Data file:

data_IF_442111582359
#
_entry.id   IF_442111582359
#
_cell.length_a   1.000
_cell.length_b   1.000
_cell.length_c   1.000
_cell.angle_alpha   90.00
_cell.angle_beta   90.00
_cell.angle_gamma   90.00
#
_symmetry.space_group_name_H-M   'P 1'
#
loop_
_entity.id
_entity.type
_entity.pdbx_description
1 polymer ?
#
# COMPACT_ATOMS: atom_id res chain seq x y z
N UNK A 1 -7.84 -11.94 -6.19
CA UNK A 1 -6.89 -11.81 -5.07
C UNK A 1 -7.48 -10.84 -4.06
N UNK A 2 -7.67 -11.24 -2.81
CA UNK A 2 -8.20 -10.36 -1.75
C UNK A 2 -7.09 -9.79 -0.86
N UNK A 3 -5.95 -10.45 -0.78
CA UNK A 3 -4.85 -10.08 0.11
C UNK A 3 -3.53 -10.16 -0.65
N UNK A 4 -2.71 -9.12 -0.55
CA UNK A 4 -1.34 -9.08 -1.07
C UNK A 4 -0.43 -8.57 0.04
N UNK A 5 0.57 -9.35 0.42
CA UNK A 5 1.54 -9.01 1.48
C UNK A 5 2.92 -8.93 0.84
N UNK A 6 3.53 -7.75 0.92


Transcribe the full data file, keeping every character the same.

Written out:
data_IF_442111582359
#
_entry.id   IF_442111582359
#
_cell.length_a   1.000
_cell.length_b   1.000
_cell.length_c   1.000
_cell.angle_alpha   90.00
_cell.angle_beta   90.00
_cell.angle_gamma   90.00
#
_symmetry.space_group_name_H-M   'P 1'
#
loop_
_entity.id
_entity.type
_entity.pdbx_description
1 polymer ?
#
# COMPACT_ATOMS: atom_id res chain seq x y z
N UNK A 1 -7.84 -11.94 -6.19
CA UNK A 1 -6.89 -11.81 -5.07
C UNK A 1 -7.48 -10.84 -4.06
N UNK A 2 -7.67 -11.24 -2.81
CA UNK A 2 -8.20 -10.36 -1.75
C UNK A 2 -7.09 -9.79 -0.86
N UNK A 3 -5.95 -10.45 -0.78
CA UNK A 3 -4.85 -10.08 0.11
C UNK A 3 -3.53 -10.16 -0.65
N UNK A 4 -2.71 -9.12 -0.55
CA UNK A 4 -1.34 -9.08 -1.07
C UNK A 4 -0.43 -8.57 0.04
N UNK A 5 0.57 -9.35 0.42
CA UNK A 5 1.54 -9.01 1.48
C UNK A 5 2.92 -8.93 0.84
N UNK A 6 3.53 -7.75 0.92